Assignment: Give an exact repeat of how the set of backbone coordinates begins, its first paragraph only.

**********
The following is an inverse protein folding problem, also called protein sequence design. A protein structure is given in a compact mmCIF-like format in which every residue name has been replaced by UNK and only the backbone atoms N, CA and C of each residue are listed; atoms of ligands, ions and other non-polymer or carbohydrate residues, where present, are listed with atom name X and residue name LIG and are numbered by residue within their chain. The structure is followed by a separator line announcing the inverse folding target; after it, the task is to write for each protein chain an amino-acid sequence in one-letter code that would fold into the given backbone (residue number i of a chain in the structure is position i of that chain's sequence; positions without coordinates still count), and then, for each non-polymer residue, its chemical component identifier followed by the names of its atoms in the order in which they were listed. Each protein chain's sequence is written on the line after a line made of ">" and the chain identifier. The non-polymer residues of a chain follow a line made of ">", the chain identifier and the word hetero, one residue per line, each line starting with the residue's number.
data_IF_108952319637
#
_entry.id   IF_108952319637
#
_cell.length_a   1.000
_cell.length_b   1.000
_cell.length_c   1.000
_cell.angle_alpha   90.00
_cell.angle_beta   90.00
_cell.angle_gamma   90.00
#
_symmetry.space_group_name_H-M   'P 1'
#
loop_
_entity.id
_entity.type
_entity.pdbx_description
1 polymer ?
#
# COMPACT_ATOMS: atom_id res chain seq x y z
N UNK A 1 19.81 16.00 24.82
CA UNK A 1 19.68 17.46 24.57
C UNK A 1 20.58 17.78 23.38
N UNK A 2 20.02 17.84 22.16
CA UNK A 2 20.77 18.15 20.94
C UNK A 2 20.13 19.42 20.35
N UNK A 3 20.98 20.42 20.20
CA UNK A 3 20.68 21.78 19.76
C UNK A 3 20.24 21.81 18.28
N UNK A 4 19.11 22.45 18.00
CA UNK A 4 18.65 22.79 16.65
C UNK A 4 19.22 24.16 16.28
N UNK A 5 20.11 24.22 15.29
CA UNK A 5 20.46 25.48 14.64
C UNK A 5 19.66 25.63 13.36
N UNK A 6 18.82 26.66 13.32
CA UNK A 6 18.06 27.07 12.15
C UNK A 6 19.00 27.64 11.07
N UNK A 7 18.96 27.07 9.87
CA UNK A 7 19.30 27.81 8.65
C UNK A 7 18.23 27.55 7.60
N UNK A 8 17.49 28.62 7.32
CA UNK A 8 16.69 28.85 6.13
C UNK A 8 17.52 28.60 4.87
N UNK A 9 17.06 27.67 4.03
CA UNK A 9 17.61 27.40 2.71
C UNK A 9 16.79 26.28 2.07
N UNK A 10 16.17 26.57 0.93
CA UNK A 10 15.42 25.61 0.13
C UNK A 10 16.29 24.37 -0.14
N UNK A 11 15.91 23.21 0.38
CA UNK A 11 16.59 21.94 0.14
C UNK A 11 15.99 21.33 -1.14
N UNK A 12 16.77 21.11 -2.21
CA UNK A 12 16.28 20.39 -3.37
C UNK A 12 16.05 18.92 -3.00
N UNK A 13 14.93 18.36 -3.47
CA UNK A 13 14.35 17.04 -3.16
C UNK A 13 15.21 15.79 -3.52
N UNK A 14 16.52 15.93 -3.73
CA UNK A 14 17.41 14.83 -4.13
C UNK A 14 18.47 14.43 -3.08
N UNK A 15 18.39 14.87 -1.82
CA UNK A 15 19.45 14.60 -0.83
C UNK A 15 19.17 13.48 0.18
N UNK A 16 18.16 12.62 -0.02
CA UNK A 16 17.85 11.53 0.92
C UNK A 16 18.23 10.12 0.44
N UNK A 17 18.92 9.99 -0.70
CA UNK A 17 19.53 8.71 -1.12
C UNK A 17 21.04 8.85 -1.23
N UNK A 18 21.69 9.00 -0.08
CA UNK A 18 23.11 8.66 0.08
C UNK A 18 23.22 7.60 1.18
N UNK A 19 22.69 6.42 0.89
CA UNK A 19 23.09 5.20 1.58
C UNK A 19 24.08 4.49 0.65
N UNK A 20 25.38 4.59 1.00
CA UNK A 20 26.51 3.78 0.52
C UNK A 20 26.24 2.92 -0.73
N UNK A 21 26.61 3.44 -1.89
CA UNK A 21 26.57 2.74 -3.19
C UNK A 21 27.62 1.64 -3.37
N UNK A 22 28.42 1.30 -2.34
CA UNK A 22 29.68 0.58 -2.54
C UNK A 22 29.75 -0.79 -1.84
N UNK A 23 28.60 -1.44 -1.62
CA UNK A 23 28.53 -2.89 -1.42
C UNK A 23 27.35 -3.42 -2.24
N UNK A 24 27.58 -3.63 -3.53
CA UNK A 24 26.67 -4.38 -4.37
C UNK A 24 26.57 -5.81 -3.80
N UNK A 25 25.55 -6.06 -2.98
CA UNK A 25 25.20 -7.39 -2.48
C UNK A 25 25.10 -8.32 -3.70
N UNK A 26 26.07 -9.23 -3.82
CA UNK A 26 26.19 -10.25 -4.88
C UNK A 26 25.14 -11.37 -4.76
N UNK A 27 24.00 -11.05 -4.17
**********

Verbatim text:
The following is an inverse protein folding problem, also called protein sequence design. A protein structure is given in a compact mmCIF-like format in which every residue name has been replaced by UNK and only the backbone atoms N, CA and C of each residue are listed; atoms of ligands, ions and other non-polymer or carbohydrate residues, where present, are listed with atom name X and residue name LIG and are numbered by residue within their chain. The structure is followed by a separator line announcing the inverse folding target; after it, the task is to write for each protein chain an amino-acid sequence in one-letter code that would fold into the given backbone (residue number i of a chain in the structure is position i of that chain's sequence; positions without coordinates still count), and then, for each non-polymer residue, its chemical component identifier followed by the names of its atoms in the order in which they were listed. Each protein chain's sequence is written on the line after a line made of ">" and the chain identifier. The non-polymer residues of a chain follow a line made of ">", the chain identifier and the word hetero, one residue per line, each line starting with the residue's number.